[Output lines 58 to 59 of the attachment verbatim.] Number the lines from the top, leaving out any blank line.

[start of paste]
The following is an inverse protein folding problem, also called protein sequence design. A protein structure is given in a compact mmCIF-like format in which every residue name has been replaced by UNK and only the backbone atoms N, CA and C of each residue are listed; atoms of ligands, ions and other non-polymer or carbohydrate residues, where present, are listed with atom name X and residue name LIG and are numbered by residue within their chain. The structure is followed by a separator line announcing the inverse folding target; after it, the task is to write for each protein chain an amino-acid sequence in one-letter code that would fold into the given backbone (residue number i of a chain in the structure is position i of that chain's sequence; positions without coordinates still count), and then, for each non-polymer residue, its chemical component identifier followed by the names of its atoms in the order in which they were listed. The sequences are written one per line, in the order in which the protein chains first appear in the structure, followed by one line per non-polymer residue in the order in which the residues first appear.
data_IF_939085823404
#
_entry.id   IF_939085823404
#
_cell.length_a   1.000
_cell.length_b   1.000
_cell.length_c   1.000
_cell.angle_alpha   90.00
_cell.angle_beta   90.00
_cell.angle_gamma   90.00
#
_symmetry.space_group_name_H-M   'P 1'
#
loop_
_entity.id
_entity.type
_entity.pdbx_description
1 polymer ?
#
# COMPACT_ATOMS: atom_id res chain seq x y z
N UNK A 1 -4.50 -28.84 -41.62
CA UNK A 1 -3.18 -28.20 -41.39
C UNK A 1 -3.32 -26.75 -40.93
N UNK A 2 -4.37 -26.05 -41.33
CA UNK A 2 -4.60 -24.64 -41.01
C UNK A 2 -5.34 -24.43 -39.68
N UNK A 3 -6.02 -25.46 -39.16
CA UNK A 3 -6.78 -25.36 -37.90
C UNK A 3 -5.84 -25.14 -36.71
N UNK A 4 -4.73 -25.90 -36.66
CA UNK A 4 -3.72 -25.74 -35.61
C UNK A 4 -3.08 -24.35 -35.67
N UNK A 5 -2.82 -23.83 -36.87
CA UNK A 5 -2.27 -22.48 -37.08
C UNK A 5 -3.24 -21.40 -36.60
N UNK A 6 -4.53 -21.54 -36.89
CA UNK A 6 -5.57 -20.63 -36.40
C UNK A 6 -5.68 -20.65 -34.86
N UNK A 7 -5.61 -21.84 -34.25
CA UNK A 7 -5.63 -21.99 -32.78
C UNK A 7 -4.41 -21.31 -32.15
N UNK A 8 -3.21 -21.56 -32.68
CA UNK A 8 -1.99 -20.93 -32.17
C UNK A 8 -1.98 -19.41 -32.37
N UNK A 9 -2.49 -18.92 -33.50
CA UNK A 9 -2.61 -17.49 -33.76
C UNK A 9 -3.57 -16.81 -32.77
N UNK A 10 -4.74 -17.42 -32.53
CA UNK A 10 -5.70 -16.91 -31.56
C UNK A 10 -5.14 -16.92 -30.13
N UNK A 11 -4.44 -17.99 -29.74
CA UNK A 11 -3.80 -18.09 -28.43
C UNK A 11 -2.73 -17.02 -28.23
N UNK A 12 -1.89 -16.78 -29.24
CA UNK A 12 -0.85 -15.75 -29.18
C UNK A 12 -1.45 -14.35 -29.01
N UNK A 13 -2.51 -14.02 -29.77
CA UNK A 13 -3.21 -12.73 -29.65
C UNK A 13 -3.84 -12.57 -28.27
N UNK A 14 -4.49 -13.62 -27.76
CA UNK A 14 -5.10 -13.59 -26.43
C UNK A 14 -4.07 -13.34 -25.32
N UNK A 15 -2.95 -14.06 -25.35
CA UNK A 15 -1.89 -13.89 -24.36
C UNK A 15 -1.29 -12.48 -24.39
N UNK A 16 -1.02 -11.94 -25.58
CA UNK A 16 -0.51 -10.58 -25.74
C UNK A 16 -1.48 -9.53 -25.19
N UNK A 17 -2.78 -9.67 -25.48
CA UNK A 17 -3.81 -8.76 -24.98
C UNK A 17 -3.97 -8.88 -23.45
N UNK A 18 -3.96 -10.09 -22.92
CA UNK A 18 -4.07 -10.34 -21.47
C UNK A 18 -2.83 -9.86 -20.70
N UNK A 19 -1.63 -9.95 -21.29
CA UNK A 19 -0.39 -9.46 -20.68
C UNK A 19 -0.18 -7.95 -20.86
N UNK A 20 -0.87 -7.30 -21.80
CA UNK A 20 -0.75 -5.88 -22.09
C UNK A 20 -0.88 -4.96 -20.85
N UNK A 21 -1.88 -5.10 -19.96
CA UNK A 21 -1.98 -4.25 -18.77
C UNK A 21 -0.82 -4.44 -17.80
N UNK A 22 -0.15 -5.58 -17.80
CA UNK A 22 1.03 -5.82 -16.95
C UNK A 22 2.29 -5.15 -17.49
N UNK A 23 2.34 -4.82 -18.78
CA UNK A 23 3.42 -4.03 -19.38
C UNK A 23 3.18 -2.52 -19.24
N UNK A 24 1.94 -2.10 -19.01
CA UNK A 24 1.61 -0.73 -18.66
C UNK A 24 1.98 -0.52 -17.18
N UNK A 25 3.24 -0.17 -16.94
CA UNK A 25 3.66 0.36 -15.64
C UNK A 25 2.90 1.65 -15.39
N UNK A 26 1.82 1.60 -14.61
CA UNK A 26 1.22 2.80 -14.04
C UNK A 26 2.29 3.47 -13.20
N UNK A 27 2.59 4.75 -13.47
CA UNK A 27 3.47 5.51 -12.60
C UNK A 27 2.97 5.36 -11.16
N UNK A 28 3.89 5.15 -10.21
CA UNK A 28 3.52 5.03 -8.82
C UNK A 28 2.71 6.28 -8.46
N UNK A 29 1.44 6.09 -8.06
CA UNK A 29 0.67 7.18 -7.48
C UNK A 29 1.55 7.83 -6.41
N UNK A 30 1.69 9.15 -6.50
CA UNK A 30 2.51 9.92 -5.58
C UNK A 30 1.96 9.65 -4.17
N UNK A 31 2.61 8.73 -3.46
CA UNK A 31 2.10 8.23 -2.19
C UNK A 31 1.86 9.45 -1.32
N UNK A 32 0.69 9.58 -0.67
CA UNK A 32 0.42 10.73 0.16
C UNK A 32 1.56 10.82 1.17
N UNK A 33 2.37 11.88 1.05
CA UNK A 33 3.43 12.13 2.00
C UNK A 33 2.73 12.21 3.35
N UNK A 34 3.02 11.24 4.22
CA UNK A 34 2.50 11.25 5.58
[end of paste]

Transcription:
N UNK A 13 -2.51 -14.02 -29.77
CA UNK A 13 -3.21 -12.73 -29.65